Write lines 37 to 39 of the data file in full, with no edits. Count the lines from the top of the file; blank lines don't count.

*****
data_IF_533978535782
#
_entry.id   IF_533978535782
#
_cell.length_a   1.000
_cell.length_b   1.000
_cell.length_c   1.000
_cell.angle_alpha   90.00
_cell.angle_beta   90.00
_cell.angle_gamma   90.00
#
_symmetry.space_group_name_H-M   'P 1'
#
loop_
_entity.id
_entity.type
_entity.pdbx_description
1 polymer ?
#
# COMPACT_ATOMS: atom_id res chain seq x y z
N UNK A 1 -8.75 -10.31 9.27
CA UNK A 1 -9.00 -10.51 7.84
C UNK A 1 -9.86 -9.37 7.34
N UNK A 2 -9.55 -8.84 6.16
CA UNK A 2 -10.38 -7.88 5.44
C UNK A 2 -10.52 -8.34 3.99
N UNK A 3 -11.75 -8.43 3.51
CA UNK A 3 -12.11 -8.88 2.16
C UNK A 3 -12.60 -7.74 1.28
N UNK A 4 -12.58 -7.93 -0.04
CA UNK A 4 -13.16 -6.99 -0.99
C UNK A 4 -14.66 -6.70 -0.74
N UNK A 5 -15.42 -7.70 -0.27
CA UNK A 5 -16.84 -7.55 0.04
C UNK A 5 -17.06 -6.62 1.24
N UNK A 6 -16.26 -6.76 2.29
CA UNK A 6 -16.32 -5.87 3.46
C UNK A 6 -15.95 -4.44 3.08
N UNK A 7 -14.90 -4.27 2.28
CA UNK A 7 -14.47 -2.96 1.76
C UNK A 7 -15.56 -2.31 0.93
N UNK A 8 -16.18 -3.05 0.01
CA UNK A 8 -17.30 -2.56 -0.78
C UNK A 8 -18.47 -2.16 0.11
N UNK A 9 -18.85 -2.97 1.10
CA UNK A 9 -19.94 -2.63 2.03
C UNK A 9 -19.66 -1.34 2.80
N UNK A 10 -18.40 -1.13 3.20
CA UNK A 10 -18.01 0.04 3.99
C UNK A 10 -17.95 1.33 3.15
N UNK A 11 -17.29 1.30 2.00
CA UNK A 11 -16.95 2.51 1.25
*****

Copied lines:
CA UNK A 6 -16.32 -5.87 3.46
C UNK A 6 -15.95 -4.44 3.08
N UNK A 7 -14.90 -4.27 2.28